Investors pushed shares of Michael Kors (NYSE:CPRI) lower Thursday, despite the luxury retail chain delivering better-than-expected earnings for its fiscal 2015 third-quarter. Shares took a big hit right after results were announced in the early morning and closed the trading day down about 2% from the previous close.
For the period ended Dec. 27, 2014, Kors posted a profit of $1.48 per share, up an impressive 33% from earnings per share of $1.11 during the same quarter last year. This was markedly above analysts' estimates for earnings of $1.33 per share. Third-quarter revenue was also strong at $1.3 billion, or an increase of nearly 30% from the year-ago period. This was in line with Wall Street's expectations.
Unfortunately, it wasn't enough to stop the stock from selling off. Shares of Michael Kors were down about 2.2% to $69.78 as the market closed..Over the past 52 weeks, KORS stock has moved between $65.10 and $101.04, according to S&P Capital IQ data. Weak guidance for the current quarter as well as slowing same-store sales helped push the stock down today. North American comps, for example, rose just 6% in the quarter -- marking the slowest pace since the company went public in 2011.
E-commerce was one bright spot in the quarter, with Kors' online sales growing 73% in the period. While this was encouraging, Kors used it as an excuse for its slowing same-store sales figure. "Had we included e-commerce in our comparable store base, North America comparable store sales results would have been 380 basis points higher, which we believe is a more accurate reflection of our performance," explained CEO John D. Idol.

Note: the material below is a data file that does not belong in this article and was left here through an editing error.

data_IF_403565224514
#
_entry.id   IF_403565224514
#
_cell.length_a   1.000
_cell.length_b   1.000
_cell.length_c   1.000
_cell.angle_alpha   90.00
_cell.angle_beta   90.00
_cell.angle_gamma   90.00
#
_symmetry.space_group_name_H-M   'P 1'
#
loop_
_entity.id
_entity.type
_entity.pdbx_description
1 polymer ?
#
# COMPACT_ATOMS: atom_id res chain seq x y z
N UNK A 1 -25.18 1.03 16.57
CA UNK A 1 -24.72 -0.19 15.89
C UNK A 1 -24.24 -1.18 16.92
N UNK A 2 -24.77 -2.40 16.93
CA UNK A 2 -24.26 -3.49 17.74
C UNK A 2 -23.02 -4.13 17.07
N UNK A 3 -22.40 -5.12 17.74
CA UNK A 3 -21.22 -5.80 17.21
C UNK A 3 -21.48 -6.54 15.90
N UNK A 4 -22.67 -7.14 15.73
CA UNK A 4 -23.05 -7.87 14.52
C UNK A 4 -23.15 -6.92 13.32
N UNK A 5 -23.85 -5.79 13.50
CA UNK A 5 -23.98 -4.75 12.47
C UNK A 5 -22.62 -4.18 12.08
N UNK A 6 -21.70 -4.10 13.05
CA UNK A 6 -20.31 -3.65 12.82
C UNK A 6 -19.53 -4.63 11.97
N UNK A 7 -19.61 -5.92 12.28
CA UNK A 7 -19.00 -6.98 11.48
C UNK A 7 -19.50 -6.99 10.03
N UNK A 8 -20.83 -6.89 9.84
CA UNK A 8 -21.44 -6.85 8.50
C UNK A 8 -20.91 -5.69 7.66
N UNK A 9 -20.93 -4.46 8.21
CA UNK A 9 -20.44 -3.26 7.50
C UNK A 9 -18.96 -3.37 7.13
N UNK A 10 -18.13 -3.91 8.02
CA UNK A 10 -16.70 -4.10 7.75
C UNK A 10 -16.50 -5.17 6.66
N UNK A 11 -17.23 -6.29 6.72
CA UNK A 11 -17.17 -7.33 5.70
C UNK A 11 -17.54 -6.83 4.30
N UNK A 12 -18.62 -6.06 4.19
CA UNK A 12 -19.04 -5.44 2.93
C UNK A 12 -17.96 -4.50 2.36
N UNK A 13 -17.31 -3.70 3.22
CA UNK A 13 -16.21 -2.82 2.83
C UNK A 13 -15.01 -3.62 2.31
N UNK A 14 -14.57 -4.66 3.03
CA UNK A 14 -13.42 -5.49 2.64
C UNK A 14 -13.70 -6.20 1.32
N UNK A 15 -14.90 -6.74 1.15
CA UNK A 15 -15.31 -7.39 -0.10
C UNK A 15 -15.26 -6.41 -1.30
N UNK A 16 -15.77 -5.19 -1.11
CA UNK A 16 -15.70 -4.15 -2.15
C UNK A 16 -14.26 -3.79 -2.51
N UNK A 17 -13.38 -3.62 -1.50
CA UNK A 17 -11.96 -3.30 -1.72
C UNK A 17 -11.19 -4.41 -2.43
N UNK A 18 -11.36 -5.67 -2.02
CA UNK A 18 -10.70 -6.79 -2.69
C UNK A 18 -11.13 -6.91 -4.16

Looking ahead, Michael Kors expects fourth-quarter revenue in the range of $1.05 billion to $1.08 billion, with comparable sales in the mid-single digits. Additionally, Kors expects a fourth-quarter profit of between $0.89 and $0.92 per share. This guidance is significantly lower than analysts' estimates for Q4 earnings per share of $0.94.
Despite these mixed results and lowered guidance for the current quarter, consumers are still buying Michael Kors products at an impressive clip. In fact, this was the 13th consecutive quarter in which revenue, same-store sales, and earnings all grew. Therefore, it seems high expectations were the culprit in the retail stock's sell-off today, rather than stalling growth. With shares of Michael Kors now trading near the stock's 52-week low, I believe this creates an opportunity for long-term investors.
Tamara Rutter has no position in any stocks mentioned. The Motley Fool recommends Michael Kors Holdings. The Motley Fool owns shares of Michael Kors Holdings. Try any of our Foolish newsletter services free for 30 days. We Fools may not all hold the same opinions, but we all believe that considering a diverse range of insights makes us better investors. The Motley Fool has a disclosure policy.